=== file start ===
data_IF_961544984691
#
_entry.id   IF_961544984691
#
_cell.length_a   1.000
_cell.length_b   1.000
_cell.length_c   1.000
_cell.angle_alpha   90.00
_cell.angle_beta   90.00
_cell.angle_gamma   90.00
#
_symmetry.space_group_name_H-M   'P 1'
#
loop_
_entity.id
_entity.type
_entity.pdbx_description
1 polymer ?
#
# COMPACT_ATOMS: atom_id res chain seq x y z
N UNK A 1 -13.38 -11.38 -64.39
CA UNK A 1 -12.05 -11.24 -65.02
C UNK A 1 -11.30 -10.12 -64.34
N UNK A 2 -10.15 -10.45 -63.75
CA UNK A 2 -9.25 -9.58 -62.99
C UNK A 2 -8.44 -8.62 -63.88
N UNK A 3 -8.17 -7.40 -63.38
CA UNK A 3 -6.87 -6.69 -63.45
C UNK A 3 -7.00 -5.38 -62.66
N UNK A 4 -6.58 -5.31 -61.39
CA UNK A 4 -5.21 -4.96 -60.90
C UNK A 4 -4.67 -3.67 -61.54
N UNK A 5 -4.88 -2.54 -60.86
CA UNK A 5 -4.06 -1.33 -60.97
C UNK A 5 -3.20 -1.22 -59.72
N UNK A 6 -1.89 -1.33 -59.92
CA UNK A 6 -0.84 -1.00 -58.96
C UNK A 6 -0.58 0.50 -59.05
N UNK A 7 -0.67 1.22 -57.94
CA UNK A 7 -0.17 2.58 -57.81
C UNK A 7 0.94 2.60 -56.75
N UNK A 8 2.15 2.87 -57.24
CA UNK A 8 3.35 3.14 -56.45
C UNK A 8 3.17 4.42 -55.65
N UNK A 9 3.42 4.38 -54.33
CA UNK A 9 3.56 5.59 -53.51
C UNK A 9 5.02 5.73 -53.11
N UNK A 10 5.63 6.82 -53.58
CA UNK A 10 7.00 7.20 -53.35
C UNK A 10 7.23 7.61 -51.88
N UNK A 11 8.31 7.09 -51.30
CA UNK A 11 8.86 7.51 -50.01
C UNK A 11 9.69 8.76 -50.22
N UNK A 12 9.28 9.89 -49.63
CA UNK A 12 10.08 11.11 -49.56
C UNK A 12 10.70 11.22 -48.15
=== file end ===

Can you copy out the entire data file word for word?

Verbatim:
data_IF_961544984691
#
_entry.id   IF_961544984691
#
_cell.length_a   1.000
_cell.length_b   1.000
_cell.length_c   1.000
_cell.angle_alpha   90.00
_cell.angle_beta   90.00
_cell.angle_gamma   90.00
#
_symmetry.space_group_name_H-M   'P 1'
#
loop_
_entity.id
_entity.type
_entity.pdbx_description
1 polymer ?
#
# COMPACT_ATOMS: atom_id res chain seq x y z
N UNK A 1 -13.38 -11.38 -64.39
CA UNK A 1 -12.05 -11.24 -65.02
C UNK A 1 -11.30 -10.12 -64.34
N UNK A 2 -10.15 -10.45 -63.75
CA UNK A 2 -9.25 -9.58 -62.99
C UNK A 2 -8.44 -8.62 -63.88
N UNK A 3 -8.17 -7.40 -63.38
CA UNK A 3 -6.87 -6.69 -63.45
C UNK A 3 -7.00 -5.38 -62.66
N UNK A 4 -6.58 -5.31 -61.39
CA UNK A 4 -5.21 -4.96 -60.90
C UNK A 4 -4.67 -3.67 -61.54
N UNK A 5 -4.88 -2.54 -60.86
CA UNK A 5 -4.06 -1.33 -60.97
C UNK A 5 -3.20 -1.22 -59.72
N UNK A 6 -1.89 -1.33 -59.92
CA UNK A 6 -0.84 -1.00 -58.96
C UNK A 6 -0.58 0.50 -59.05
N UNK A 7 -0.67 1.22 -57.94
CA UNK A 7 -0.17 2.58 -57.81
C UNK A 7 0.94 2.60 -56.75
N UNK A 8 2.15 2.87 -57.24
CA UNK A 8 3.35 3.14 -56.45
C UNK A 8 3.17 4.42 -55.65
N UNK A 9 3.42 4.38 -54.33
CA UNK A 9 3.56 5.59 -53.51
C UNK A 9 5.02 5.73 -53.11
N UNK A 10 5.63 6.82 -53.58
CA UNK A 10 7.00 7.20 -53.35
C UNK A 10 7.23 7.61 -51.88
N UNK A 11 8.31 7.09 -51.30
CA UNK A 11 8.86 7.51 -50.01
C UNK A 11 9.69 8.76 -50.22
N UNK A 12 9.28 9.89 -49.63
CA UNK A 12 10.08 11.11 -49.56
C UNK A 12 10.70 11.22 -48.15